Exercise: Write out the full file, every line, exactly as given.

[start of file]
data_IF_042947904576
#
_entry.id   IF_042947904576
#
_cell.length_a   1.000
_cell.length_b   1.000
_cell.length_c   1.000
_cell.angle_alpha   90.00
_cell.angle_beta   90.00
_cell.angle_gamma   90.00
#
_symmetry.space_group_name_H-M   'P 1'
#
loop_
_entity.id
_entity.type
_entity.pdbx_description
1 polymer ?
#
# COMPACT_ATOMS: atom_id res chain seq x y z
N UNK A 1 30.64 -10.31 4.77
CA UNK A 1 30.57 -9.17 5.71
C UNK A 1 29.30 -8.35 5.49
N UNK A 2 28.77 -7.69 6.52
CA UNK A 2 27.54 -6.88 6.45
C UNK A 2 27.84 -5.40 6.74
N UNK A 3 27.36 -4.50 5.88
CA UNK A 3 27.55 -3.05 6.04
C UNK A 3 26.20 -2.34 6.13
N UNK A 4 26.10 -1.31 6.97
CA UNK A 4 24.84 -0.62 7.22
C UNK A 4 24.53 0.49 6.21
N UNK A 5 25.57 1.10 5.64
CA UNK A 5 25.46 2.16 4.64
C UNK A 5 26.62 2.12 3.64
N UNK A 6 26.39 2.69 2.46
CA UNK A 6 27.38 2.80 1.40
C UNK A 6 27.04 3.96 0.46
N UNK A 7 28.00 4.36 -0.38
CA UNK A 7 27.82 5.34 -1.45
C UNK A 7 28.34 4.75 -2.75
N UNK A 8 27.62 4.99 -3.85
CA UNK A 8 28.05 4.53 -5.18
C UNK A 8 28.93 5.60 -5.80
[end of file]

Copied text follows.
data_IF_042947904576
#
_entry.id   IF_042947904576
#
_cell.length_a   1.000
_cell.length_b   1.000
_cell.length_c   1.000
_cell.angle_alpha   90.00
_cell.angle_beta   90.00
_cell.angle_gamma   90.00
#
_symmetry.space_group_name_H-M   'P 1'
#
loop_
_entity.id
_entity.type
_entity.pdbx_description
1 polymer ?
#
# COMPACT_ATOMS: atom_id res chain seq x y z
N UNK A 1 30.64 -10.31 4.77
CA UNK A 1 30.57 -9.17 5.71
C UNK A 1 29.30 -8.35 5.49
N UNK A 2 28.77 -7.69 6.52
CA UNK A 2 27.54 -6.88 6.45
C UNK A 2 27.84 -5.40 6.74
N UNK A 3 27.36 -4.50 5.88
CA UNK A 3 27.55 -3.05 6.04
C UNK A 3 26.20 -2.34 6.13
N UNK A 4 26.10 -1.31 6.97
CA UNK A 4 24.84 -0.62 7.22
C UNK A 4 24.53 0.49 6.21
N UNK A 5 25.57 1.10 5.64
CA UNK A 5 25.46 2.16 4.64
C UNK A 5 26.62 2.12 3.64
N UNK A 6 26.39 2.69 2.46
CA UNK A 6 27.38 2.80 1.40
C UNK A 6 27.04 3.96 0.46
N UNK A 7 28.00 4.36 -0.38
CA UNK A 7 27.82 5.34 -1.45
C UNK A 7 28.34 4.75 -2.75
N UNK A 8 27.62 4.99 -3.85
CA UNK A 8 28.05 4.53 -5.18
C UNK A 8 28.93 5.60 -5.80